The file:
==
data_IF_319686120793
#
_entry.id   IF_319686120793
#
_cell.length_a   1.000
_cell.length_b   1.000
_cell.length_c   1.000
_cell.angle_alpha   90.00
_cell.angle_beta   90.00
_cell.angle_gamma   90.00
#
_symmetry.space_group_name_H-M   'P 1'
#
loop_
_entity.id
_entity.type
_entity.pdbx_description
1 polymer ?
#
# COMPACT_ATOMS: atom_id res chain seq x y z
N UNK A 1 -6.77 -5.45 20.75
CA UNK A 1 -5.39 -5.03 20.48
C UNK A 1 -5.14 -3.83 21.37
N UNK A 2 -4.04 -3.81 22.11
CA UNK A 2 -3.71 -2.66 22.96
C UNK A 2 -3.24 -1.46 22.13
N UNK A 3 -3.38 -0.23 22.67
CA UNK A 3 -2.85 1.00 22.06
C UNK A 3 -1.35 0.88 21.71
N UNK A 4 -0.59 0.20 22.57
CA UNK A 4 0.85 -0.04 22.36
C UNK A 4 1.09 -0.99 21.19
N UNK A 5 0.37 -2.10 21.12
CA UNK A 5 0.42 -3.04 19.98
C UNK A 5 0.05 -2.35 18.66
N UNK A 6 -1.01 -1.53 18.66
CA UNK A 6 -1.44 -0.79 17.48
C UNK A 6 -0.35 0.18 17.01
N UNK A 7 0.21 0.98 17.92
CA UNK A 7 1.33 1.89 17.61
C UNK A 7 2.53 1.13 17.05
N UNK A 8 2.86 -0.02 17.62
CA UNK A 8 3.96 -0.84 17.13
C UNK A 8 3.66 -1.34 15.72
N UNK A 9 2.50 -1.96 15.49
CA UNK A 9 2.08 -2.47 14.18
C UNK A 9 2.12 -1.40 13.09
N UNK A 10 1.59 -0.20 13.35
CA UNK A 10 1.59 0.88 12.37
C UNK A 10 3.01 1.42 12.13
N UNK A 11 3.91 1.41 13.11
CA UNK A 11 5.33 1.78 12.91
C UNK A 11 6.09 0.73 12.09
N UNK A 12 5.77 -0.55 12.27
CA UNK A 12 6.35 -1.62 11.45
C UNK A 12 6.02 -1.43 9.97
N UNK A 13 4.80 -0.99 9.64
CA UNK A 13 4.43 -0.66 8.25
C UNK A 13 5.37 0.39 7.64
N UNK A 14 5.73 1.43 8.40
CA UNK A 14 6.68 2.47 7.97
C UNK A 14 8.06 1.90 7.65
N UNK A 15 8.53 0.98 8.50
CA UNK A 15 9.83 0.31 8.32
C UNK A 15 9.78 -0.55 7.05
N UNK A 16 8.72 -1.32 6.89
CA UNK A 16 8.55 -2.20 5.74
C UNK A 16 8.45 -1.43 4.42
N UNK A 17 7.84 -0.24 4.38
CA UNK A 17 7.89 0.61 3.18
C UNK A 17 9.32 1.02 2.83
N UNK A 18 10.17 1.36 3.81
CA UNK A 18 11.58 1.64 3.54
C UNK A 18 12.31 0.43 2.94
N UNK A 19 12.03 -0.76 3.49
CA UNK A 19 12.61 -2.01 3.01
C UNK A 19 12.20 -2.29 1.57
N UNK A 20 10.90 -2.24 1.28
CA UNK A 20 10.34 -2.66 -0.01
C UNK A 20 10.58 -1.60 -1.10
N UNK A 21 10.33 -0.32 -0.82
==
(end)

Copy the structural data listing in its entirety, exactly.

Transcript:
data_IF_319686120793
#
_entry.id   IF_319686120793
#
_cell.length_a   1.000
_cell.length_b   1.000
_cell.length_c   1.000
_cell.angle_alpha   90.00
_cell.angle_beta   90.00
_cell.angle_gamma   90.00
#
_symmetry.space_group_name_H-M   'P 1'
#
loop_
_entity.id
_entity.type
_entity.pdbx_description
1 polymer ?
#
# COMPACT_ATOMS: atom_id res chain seq x y z
N UNK A 1 -6.77 -5.45 20.75
CA UNK A 1 -5.39 -5.03 20.48
C UNK A 1 -5.14 -3.83 21.37
N UNK A 2 -4.04 -3.81 22.11
CA UNK A 2 -3.71 -2.66 22.96
C UNK A 2 -3.24 -1.46 22.13
N UNK A 3 -3.38 -0.23 22.67
CA UNK A 3 -2.85 1.00 22.06
C UNK A 3 -1.35 0.88 21.71
N UNK A 4 -0.59 0.20 22.57
CA UNK A 4 0.85 -0.04 22.36
C UNK A 4 1.09 -0.99 21.19
N UNK A 5 0.37 -2.10 21.12
CA UNK A 5 0.42 -3.04 19.98
C UNK A 5 0.05 -2.35 18.66
N UNK A 6 -1.01 -1.53 18.66
CA UNK A 6 -1.44 -0.79 17.48
C UNK A 6 -0.35 0.18 17.01
N UNK A 7 0.21 0.98 17.92
CA UNK A 7 1.33 1.89 17.61
C UNK A 7 2.53 1.13 17.05
N UNK A 8 2.86 -0.02 17.62
CA UNK A 8 3.96 -0.84 17.13
C UNK A 8 3.66 -1.34 15.72
N UNK A 9 2.50 -1.96 15.49
CA UNK A 9 2.08 -2.47 14.18
C UNK A 9 2.12 -1.40 13.09
N UNK A 10 1.59 -0.20 13.35
CA UNK A 10 1.59 0.88 12.37
C UNK A 10 3.01 1.42 12.13
N UNK A 11 3.91 1.41 13.11
CA UNK A 11 5.33 1.78 12.91
C UNK A 11 6.09 0.73 12.09
N UNK A 12 5.77 -0.55 12.27
CA UNK A 12 6.35 -1.62 11.45
C UNK A 12 6.02 -1.43 9.97
N UNK A 13 4.80 -0.99 9.64
CA UNK A 13 4.43 -0.66 8.25
C UNK A 13 5.37 0.39 7.64
N UNK A 14 5.73 1.43 8.40
CA UNK A 14 6.68 2.47 7.97
C UNK A 14 8.06 1.90 7.65
N UNK A 15 8.53 0.98 8.50
CA UNK A 15 9.83 0.31 8.32
C UNK A 15 9.78 -0.55 7.05
N UNK A 16 8.72 -1.32 6.89
CA UNK A 16 8.55 -2.20 5.74
C UNK A 16 8.45 -1.43 4.42
N UNK A 17 7.84 -0.24 4.38
CA UNK A 17 7.89 0.61 3.18
C UNK A 17 9.32 1.02 2.83
N UNK A 18 10.17 1.36 3.81
CA UNK A 18 11.58 1.64 3.54
C UNK A 18 12.31 0.43 2.94
N UNK A 19 12.03 -0.76 3.49
CA UNK A 19 12.61 -2.01 3.01
C UNK A 19 12.20 -2.29 1.57
N UNK A 20 10.90 -2.24 1.28
CA UNK A 20 10.34 -2.66 -0.01
C UNK A 20 10.58 -1.60 -1.10
N UNK A 21 10.33 -0.32 -0.82